I just finished reading the most amazing book called About Alice. Calvin Trillin has been a favorite author of mine since my friend Zack told me about him back when we were both in college. Zack is a writer, an intelligent and likeable guy from Memphis who ran with the same crowd I did in college. Even back then he had a subscription to the New Yorker and I found that incredibly impressive. Zack was a sportswriter for our school paper, and before long I found I had been talked into writing a column for that same paper. I wrote about musical things, usually. I interviewed George Crumb when he came to visit our campus and I made a pilgrimage to Chicago one spring break to a week-long seminar featuring John Cage as the distinguished guest. But in my column, which was truly an editorial in the "Perspectives" section, I also wrote weekly about sorority life or campus politics or interesting people I encountered in the cafeteria. Back in the days before everyone was blogging, I enjoyed having the chance to write about whatever was on my mind. People read my columns, too. I recall once a professor of mine pulled a folded up square of newspaper out of his wallet and quoted my own words back to me. He was challenging me on a point I was trying to make, but what I remember about that moment was that he read my writings even when he didn't have to.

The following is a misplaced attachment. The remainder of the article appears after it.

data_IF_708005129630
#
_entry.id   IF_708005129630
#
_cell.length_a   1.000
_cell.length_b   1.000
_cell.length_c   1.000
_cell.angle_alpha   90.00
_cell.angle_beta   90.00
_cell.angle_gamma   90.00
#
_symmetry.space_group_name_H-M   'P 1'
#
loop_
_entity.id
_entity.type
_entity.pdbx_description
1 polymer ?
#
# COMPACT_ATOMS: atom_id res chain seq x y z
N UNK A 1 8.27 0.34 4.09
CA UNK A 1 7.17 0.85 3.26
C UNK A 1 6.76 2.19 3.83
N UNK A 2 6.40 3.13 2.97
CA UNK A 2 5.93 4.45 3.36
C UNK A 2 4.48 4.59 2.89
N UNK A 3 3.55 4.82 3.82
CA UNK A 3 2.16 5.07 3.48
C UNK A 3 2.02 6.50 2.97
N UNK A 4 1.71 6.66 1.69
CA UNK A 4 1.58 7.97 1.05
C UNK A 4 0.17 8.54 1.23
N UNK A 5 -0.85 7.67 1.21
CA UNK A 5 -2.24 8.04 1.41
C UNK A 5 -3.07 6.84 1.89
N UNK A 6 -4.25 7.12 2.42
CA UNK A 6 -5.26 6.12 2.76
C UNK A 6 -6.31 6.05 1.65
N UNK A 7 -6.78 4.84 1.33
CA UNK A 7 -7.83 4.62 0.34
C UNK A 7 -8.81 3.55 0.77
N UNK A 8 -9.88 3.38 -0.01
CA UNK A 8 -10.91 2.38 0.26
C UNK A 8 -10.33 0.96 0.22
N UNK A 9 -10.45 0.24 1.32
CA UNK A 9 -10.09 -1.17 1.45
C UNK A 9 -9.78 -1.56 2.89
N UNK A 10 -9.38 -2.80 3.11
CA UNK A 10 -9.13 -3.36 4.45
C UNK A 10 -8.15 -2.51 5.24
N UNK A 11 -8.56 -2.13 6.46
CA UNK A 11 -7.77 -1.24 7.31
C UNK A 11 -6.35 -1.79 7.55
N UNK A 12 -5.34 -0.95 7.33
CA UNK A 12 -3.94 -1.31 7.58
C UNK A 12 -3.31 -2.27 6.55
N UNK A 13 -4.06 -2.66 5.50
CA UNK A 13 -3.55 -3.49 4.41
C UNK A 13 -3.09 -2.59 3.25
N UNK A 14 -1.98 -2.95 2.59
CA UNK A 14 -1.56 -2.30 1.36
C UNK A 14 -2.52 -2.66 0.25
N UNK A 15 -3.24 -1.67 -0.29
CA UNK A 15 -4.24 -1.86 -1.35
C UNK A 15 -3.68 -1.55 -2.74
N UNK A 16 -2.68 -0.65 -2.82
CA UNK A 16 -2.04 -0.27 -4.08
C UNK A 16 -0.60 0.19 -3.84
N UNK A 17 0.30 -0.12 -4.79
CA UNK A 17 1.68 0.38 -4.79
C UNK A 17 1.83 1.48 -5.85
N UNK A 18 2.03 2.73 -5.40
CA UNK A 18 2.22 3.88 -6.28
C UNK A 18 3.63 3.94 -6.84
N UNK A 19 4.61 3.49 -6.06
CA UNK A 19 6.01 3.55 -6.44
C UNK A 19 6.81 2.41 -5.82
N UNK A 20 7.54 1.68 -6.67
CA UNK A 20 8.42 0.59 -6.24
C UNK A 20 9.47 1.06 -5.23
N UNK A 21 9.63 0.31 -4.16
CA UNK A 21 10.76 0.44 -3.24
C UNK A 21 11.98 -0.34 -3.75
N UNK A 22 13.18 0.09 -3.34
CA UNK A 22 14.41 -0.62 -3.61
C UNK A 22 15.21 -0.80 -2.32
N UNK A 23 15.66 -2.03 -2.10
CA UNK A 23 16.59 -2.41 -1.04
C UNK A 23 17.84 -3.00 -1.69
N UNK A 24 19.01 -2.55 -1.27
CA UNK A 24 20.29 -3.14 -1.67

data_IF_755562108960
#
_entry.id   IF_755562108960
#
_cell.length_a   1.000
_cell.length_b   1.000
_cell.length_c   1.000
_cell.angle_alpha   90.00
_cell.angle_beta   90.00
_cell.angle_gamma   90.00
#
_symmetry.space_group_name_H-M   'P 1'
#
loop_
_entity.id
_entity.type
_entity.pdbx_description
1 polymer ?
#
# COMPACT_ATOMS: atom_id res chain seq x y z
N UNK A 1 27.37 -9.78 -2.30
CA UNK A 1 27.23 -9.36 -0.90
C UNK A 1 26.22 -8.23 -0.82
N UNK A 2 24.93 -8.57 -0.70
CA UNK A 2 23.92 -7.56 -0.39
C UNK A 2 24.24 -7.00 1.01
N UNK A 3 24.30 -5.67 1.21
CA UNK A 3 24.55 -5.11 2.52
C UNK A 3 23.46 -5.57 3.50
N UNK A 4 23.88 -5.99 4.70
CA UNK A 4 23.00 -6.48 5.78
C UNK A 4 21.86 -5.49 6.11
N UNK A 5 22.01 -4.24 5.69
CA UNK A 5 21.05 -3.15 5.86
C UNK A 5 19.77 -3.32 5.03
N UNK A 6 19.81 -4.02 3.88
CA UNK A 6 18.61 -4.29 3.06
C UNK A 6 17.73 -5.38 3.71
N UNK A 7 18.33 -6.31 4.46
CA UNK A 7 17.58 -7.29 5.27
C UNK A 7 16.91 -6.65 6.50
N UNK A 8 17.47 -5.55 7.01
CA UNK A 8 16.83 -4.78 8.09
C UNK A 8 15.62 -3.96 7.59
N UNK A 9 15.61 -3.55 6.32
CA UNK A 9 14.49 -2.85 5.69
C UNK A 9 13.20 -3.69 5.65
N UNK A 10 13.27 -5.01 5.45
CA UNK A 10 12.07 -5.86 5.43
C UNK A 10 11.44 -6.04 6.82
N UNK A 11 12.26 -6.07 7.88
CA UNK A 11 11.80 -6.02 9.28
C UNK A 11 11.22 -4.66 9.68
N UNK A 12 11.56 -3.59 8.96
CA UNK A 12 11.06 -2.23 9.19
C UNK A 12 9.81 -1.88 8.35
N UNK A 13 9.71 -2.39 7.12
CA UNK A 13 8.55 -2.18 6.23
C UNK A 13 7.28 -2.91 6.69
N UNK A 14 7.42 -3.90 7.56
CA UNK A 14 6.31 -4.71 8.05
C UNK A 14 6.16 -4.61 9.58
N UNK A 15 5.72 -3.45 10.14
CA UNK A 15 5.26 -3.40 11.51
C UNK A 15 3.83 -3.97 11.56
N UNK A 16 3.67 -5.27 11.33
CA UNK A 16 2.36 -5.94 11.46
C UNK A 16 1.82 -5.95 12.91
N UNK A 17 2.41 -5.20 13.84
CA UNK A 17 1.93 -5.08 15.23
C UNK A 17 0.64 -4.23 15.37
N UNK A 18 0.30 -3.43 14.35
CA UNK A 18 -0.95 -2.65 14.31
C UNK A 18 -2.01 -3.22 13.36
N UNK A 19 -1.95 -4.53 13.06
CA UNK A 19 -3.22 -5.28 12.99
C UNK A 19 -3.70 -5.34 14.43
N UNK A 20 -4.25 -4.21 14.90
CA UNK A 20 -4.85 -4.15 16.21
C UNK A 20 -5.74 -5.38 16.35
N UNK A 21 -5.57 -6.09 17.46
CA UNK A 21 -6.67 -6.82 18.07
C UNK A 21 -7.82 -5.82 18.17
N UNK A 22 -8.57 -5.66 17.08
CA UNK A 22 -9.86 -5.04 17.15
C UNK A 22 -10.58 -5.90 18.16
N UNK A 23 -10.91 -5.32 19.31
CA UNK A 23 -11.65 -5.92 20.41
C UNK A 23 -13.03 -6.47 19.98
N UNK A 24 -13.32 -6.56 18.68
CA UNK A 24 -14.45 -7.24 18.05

I loved working in the newsroom among people I suspected would go on to do it for a living. Many of them did. I knew my calling was elsewhere but I really savored the twice-weekly deadines and the general camaraderie of that room. The honest truth is that I think I learned more about writing from that group of my peers than I did in any English class along the way.
I sat on my couch this afternoon reading Calvin Trillin's shockingly moving book (which should only take an hour or two, it's such a compact little thing) and twice found myself sobbing. Maybe it's because I'm a mother now and I look at the world so much through the eyes of children. Maybe it's because I savor the eloquent and precise ways Trillin puts words together to portray a marriage so intimiate and so nurtured. Maybe it's because my own husband is out of town and I know he was moved by the book when he read it a few weeks ago. (At the risk of being way too narcissistic, read his blog entry here and tell me you aren't bowled over, too.) All I know is I can't recommend it highly enough. How lucky we are.